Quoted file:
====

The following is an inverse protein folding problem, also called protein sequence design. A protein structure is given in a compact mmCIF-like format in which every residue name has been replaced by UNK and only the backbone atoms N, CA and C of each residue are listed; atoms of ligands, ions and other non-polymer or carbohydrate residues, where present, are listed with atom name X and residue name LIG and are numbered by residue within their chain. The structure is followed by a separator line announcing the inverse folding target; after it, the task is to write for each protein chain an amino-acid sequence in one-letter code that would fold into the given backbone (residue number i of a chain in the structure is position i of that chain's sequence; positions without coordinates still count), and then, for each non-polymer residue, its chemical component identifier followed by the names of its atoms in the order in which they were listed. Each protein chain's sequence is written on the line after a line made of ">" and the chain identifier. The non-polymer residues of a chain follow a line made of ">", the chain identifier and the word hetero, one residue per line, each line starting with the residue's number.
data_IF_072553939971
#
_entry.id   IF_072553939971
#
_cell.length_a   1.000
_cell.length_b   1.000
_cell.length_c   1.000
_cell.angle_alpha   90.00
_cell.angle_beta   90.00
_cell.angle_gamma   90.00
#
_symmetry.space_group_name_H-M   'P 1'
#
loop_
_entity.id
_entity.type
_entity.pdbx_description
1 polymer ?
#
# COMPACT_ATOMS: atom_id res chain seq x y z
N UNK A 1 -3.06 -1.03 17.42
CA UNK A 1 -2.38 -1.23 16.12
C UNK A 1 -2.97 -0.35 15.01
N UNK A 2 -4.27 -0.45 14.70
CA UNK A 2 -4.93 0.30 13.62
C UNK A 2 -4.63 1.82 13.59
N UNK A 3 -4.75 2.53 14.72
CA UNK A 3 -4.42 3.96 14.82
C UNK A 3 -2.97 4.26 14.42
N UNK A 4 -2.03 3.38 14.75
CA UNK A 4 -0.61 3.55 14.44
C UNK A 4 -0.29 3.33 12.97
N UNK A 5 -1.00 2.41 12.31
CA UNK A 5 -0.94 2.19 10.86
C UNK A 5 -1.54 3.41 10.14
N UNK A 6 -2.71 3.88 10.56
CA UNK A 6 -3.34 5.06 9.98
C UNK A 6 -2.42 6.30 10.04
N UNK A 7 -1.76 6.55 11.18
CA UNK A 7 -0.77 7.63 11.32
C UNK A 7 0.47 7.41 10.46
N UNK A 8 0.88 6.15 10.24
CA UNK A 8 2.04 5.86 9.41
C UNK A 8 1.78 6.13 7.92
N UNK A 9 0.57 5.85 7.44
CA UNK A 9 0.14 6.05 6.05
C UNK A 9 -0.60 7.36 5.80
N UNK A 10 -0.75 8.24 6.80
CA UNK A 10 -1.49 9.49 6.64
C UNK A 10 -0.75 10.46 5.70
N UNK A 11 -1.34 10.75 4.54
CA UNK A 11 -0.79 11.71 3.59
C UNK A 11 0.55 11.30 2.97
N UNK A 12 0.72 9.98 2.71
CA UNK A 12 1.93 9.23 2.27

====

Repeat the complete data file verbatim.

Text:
The following is an inverse protein folding problem, also called protein sequence design. A protein structure is given in a compact mmCIF-like format in which every residue name has been replaced by UNK and only the backbone atoms N, CA and C of each residue are listed; atoms of ligands, ions and other non-polymer or carbohydrate residues, where present, are listed with atom name X and residue name LIG and are numbered by residue within their chain. The structure is followed by a separator line announcing the inverse folding target; after it, the task is to write for each protein chain an amino-acid sequence in one-letter code that would fold into the given backbone (residue number i of a chain in the structure is position i of that chain's sequence; positions without coordinates still count), and then, for each non-polymer residue, its chemical component identifier followed by the names of its atoms in the order in which they were listed. Each protein chain's sequence is written on the line after a line made of ">" and the chain identifier. The non-polymer residues of a chain follow a line made of ">", the chain identifier and the word hetero, one residue per line, each line starting with the residue's number.
data_IF_072553939971
#
_entry.id   IF_072553939971
#
_cell.length_a   1.000
_cell.length_b   1.000
_cell.length_c   1.000
_cell.angle_alpha   90.00
_cell.angle_beta   90.00
_cell.angle_gamma   90.00
#
_symmetry.space_group_name_H-M   'P 1'
#
loop_
_entity.id
_entity.type
_entity.pdbx_description
1 polymer ?
#
# COMPACT_ATOMS: atom_id res chain seq x y z
N UNK A 1 -3.06 -1.03 17.42
CA UNK A 1 -2.38 -1.23 16.12
C UNK A 1 -2.97 -0.35 15.01
N UNK A 2 -4.27 -0.45 14.70
CA UNK A 2 -4.93 0.30 13.62
C UNK A 2 -4.63 1.82 13.59
N UNK A 3 -4.75 2.53 14.72
CA UNK A 3 -4.42 3.96 14.82
C UNK A 3 -2.97 4.26 14.42
N UNK A 4 -2.03 3.38 14.75
CA UNK A 4 -0.61 3.55 14.44
C UNK A 4 -0.29 3.33 12.97
N UNK A 5 -1.00 2.41 12.31
CA UNK A 5 -0.94 2.19 10.86
C UNK A 5 -1.54 3.41 10.14
N UNK A 6 -2.71 3.88 10.56
CA UNK A 6 -3.34 5.06 9.98
C UNK A 6 -2.42 6.30 10.04
N UNK A 7 -1.76 6.55 11.18
CA UNK A 7 -0.77 7.63 11.32
C UNK A 7 0.47 7.41 10.46
N UNK A 8 0.88 6.15 10.24
CA UNK A 8 2.04 5.86 9.41
C UNK A 8 1.78 6.13 7.92
N UNK A 9 0.57 5.85 7.44
CA UNK A 9 0.14 6.05 6.05
C UNK A 9 -0.60 7.36 5.80
N UNK A 10 -0.75 8.24 6.80
CA UNK A 10 -1.49 9.49 6.64
C UNK A 10 -0.75 10.46 5.70
N UNK A 11 -1.34 10.75 4.54
CA UNK A 11 -0.79 11.71 3.59
C UNK A 11 0.55 11.30 2.97
N UNK A 12 0.72 9.98 2.71
CA UNK A 12 1.93 9.23 2.27